Charles Spackman Barker (1804-1879) was born in Bath (UK) and studied medicine at first. But soon he turned to the art of organ building, which he learned in London. He invented the famous Barker-machine, which he brought to Paris in 1837 on invitation of Cavaillé-Coll. He became co-director of the Daublaine-Callinet firm in 1841 and hold that position until Jospeh Merklin bought the firm in 1855. He directed the rebuilding of the organ of St Eustache in 1844 and the renovation of the organ of Saint Sulpice in 1846. Unfortunately, a few months later, he accidently put this organ on fire during works. The Daublaine-Callinet firm was bought by Pierre-Alexandre Ducroquet with whom he became associated and thus he directed, together with Charles Verschneider, again the rebuilding of this organ, inaugurated in 1854. He left the Merklin firm in 1857 and started his own company with his former foreman Charles Verschneider (1825-1865). He built two organs in Paris, in Saint-Pierre-de-Montrouge and Saint Augustin (1868). He also renovated the organ of François-Henri Lesclop in Notre-Dame-des-Victoires in 1870.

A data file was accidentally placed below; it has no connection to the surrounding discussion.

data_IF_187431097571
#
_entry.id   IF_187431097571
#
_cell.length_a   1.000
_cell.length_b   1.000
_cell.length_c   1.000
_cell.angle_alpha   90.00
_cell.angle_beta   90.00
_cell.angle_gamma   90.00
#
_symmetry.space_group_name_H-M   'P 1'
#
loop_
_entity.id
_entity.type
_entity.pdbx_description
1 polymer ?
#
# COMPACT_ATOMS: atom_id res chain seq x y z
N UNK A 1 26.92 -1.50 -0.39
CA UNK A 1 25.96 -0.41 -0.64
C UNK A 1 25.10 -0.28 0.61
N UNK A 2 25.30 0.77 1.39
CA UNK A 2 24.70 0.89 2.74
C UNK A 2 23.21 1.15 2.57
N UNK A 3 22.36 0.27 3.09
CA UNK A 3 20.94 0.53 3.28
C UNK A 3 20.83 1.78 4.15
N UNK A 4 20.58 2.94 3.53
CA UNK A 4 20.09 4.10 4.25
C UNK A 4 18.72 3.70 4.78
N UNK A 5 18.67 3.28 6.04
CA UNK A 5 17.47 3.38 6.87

Barker was a major pioneer in experimenting with electric keyboard action.
He left France during the war of 1870 and moved to Dublin, where he built the organs of the cathedral. He died in 1879.
Saint Augustin (1868)
Saint Pierre de Montrouge (1886)